Friday Free for all #45: Olympics, techie, weird, types

The next in an ongoing series in which I answer random questions generated by a website, although it’s been on hiatus since the Christmas Countdown began. Here, I resume with this week’s questions. Feel free to give your own answers in the comments.

If there were internet Olympics, what sports would be in it?

Oh, there are so many potential sports for the Internet Olympics (IO). Here are a few I can think of.

  1. Trolling

Competitors would face off, with one team designated trolls and the other defenders. Trolls would be scored in various areas, including most opponent time wasted, best Poe, number of logical fallacies used, and farthest move of the goalposts. Violations of Godwin’s Law and ad hominem attacks in response to trolling would cost the defenders points. Meanwhile, defenders would score points by making well-formed arguments in response to the trolls and providing valid citations. (Wikipedia is not an accepted source, which instantly makes this entire description ironic.)

  1. Unboxing

No, I’ve never figured out the appeal of these videos, either. This event would be single competitors acting on their own, with various categories, including most drawn-out unboxing of the simplest packaging, greatest degree of hyping each new level of reveal, and greatest feigned excitement at each new level.

  1. Famewhoring

This is the equivalent of the marathon, or maybe even a triathlon. Starting with only a specially-created email account, each competitor would work throughout the two-week span of the IO, building and hyping an online presence, creating a website and social media accounts, and then exploiting them. Uniquely, this competition would receive no coverage during the IO until the final day. The competitors would be on their own online. Scoring is based on the combined number of followers, views, likes, comments, and shares that all of their posts across all social media platforms get before the final day of competition. Snapchat and Only Fans are banned from the competition, though, per a ruling by the IIOC. There is a special medal, however, for anyone who can get at least one follower on MySpace. 

  1. Vaguebooking

For this challenge, competitors must create a post on their Facebook account that reveals the least information while gaining the greatest number of views, likes, and comments. Enormous bonus points if it inspires someone to create either a Kickstarter campaign or MoveOn petition in response.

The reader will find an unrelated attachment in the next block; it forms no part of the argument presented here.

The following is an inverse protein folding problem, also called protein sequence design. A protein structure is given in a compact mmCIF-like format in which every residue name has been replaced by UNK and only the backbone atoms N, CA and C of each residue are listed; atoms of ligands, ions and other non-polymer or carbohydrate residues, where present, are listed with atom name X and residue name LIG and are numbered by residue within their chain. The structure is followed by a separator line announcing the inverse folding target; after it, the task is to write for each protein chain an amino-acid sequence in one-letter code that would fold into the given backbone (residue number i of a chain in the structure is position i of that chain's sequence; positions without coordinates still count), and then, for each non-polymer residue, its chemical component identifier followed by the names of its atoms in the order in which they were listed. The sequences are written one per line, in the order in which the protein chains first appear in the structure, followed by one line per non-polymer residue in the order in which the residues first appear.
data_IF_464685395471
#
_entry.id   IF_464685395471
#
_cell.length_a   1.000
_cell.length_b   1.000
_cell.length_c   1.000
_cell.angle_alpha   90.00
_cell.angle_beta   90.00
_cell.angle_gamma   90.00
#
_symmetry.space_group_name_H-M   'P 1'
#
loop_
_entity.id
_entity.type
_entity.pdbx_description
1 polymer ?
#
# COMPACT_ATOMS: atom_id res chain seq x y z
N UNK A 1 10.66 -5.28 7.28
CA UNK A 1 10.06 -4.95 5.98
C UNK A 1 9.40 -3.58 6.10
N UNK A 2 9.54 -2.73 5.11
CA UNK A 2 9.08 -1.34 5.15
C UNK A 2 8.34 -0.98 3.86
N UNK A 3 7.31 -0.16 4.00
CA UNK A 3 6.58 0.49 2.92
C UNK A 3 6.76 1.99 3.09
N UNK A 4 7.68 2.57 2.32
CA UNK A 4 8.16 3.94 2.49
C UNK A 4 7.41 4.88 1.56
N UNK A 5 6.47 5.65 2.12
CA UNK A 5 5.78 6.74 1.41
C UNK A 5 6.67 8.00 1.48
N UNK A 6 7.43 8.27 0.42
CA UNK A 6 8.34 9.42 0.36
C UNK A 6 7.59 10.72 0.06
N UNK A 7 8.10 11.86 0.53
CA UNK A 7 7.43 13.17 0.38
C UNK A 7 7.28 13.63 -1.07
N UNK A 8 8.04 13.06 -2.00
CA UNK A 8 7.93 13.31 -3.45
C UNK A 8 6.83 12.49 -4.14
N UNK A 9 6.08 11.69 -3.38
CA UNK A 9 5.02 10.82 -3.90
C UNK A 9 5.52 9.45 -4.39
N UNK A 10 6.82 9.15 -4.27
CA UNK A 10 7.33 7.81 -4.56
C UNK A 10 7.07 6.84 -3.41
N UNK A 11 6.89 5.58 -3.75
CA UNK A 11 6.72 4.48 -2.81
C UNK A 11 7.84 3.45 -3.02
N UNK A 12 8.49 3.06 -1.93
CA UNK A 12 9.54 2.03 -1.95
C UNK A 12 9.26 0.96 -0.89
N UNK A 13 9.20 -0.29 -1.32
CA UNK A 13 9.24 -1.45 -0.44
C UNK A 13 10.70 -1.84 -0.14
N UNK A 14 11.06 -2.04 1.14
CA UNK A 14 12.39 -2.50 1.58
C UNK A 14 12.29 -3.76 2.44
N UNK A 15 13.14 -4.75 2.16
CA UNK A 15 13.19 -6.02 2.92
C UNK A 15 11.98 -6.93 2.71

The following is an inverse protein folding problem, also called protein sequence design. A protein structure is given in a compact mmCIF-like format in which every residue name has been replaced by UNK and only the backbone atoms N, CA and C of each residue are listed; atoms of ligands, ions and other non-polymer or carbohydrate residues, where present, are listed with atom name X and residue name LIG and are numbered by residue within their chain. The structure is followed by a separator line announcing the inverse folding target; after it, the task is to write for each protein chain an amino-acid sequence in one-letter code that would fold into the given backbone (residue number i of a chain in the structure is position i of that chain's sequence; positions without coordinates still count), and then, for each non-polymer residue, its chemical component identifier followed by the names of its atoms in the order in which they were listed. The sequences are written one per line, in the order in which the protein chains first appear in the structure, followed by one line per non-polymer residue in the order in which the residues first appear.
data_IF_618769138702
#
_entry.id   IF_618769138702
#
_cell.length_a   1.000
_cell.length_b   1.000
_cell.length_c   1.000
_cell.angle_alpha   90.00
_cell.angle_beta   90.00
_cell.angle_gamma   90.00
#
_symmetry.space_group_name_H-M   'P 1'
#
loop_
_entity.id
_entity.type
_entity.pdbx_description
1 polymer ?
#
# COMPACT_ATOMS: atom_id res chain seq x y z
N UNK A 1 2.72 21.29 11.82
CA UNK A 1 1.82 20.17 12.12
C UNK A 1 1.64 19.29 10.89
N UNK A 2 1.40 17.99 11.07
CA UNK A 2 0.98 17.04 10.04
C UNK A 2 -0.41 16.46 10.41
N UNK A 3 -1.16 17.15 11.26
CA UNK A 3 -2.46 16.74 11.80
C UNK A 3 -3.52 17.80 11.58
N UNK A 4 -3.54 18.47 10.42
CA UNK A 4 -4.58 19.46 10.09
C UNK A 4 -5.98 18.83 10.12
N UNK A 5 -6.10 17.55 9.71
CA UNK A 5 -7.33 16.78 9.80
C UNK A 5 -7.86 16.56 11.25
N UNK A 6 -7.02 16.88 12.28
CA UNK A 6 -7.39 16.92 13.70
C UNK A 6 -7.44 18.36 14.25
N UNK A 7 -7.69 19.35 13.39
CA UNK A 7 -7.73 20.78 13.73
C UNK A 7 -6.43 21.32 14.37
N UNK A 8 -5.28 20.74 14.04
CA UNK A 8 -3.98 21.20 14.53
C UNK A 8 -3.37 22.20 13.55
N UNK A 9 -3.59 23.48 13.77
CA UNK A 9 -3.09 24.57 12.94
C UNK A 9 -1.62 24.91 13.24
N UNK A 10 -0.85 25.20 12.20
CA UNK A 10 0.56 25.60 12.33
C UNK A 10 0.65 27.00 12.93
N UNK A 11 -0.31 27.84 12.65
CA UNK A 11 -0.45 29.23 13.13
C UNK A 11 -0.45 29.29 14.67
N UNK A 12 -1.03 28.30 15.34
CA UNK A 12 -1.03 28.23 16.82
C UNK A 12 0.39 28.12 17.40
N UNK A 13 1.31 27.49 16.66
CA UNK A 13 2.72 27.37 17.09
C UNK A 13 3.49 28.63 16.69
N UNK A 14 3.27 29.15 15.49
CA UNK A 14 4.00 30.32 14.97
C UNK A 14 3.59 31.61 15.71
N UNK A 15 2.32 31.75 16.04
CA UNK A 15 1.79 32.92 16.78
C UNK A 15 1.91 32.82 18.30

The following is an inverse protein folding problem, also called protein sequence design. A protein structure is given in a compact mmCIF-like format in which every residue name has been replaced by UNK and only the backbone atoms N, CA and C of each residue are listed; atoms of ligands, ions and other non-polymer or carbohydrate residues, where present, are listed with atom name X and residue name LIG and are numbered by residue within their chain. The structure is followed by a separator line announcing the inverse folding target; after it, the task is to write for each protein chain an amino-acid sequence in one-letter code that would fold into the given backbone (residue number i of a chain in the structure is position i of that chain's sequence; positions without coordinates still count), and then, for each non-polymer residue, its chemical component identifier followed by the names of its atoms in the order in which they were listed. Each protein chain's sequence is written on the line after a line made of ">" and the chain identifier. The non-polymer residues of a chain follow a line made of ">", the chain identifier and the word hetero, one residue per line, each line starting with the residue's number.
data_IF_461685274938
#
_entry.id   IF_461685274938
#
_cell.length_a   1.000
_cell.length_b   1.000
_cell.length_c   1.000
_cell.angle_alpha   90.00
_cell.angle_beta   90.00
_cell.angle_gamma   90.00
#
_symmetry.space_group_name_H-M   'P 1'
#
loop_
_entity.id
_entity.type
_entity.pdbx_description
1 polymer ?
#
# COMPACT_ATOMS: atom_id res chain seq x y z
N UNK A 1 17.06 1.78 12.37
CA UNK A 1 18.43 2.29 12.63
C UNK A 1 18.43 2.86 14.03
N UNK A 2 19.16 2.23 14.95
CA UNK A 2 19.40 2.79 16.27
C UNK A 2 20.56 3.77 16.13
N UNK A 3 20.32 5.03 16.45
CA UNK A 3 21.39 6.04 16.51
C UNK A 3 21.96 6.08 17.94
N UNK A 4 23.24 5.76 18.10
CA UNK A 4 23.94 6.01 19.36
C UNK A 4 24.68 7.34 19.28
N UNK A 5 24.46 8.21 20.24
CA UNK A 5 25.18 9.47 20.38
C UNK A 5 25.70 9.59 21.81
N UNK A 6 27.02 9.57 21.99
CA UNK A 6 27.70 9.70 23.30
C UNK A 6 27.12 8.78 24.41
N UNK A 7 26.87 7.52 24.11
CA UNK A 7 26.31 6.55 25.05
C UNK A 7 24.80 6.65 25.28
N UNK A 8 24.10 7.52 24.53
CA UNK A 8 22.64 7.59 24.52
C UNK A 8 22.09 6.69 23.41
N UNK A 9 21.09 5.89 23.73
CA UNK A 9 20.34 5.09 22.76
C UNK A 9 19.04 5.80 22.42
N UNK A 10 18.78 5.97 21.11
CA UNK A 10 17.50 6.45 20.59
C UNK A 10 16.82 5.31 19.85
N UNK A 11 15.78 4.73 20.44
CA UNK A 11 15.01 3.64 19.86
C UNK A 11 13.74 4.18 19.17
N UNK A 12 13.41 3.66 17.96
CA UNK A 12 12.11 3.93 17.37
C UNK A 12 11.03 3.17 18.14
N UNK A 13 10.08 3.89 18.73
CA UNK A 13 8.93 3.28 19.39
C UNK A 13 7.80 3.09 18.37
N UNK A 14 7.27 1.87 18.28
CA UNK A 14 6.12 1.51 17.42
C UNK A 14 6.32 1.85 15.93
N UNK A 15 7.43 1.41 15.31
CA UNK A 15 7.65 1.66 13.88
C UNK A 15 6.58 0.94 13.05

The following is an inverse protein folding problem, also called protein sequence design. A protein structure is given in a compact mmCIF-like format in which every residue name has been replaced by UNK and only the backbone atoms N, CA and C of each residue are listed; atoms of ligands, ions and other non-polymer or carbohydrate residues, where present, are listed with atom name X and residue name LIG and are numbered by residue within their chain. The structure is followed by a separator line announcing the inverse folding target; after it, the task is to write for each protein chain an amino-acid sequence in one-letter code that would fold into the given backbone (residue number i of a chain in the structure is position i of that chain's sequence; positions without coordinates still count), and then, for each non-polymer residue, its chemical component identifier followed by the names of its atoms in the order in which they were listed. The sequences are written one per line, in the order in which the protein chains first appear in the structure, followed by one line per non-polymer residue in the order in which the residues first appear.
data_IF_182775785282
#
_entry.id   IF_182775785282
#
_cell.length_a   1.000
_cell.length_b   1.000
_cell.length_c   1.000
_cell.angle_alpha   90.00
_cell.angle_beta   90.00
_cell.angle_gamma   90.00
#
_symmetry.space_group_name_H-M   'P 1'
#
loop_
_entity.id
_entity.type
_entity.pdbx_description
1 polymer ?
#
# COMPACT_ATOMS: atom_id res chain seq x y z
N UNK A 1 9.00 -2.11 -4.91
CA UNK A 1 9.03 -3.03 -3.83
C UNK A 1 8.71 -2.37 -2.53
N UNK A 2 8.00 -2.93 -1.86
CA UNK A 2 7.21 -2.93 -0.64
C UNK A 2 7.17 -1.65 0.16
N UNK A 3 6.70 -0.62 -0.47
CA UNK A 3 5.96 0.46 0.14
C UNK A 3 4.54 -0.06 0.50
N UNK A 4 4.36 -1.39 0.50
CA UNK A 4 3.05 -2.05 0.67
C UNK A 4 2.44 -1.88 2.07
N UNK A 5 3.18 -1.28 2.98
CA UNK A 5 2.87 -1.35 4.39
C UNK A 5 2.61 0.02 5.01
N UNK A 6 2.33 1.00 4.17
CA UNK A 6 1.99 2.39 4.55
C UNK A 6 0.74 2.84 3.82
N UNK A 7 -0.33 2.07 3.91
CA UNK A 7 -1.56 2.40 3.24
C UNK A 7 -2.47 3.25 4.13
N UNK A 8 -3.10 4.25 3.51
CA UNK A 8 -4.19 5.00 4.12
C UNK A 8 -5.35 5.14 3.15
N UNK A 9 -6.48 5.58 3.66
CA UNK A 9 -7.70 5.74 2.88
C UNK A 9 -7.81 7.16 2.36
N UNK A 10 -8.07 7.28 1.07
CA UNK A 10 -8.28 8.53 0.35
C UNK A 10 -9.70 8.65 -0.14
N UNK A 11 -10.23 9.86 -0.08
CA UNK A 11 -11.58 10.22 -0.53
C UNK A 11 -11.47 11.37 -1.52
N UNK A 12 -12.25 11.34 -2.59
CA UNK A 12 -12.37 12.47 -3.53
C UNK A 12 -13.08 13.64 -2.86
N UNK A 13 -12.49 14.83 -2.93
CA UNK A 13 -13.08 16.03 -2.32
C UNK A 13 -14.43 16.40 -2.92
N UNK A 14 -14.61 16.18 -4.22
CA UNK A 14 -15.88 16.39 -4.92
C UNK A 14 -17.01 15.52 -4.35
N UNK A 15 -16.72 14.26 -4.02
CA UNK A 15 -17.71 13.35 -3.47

1. Banhammer

The goal in this competition is for each player to be either permanently or temporarily banned on as many social media platforms as possible, again starting with a specially created email address so that their real social media identities are not damaged. However, these addresses would not be hosted at, because that would give away the competition, and could incentivize social media hosts in competitor nations to cheat. This would probably be a co-op venture with gmail or another “everybody’s got one” email host.

  1. Thirst trap shooting

This one is simple, but has multiple categories. The idea is that competitors choose and post exactly one revealing but non-explicit photo of themselves to various social media platforms, and the one that gets the most inappropriate comments, requests for racier shots, unsolicited dick picks, and general creepiness wins. This one is broken down by gender into male, female, and non-binary, with each of those categorized into straight, gay, bisexual, as well as cis- or transgender. Secondary competitions include medal categories for person getting the most thirst reactions from the category least appropriate to their declared status — i.e., lesbians hit on by a lot of straight cis-males; straight cis-males hit on by a lot of gay and bisexual men; and gay men hit on by straight and transgender women. Point scoring is also weighted by age-difference, as in the older the creeper is relative to the competitor, the greater their posts count in the overall scoring.

I’m sure there are a lot more events, but those were the most obvious. What are your ideas?

How techie are you?

About as techie as you can get. I met my first computer when I was barely a teenager, and fell in love with the concept immediately, so started learning coding very early on, as well as did some amazing things with hardware.

I remember one early experience when I had the opportunity to upgrade the keyboard on a computer, but this was back when things weren’t all USB and sunshine. The keyboard I ordered happened to be wired differently than the previous one, so keystrokes made no sense.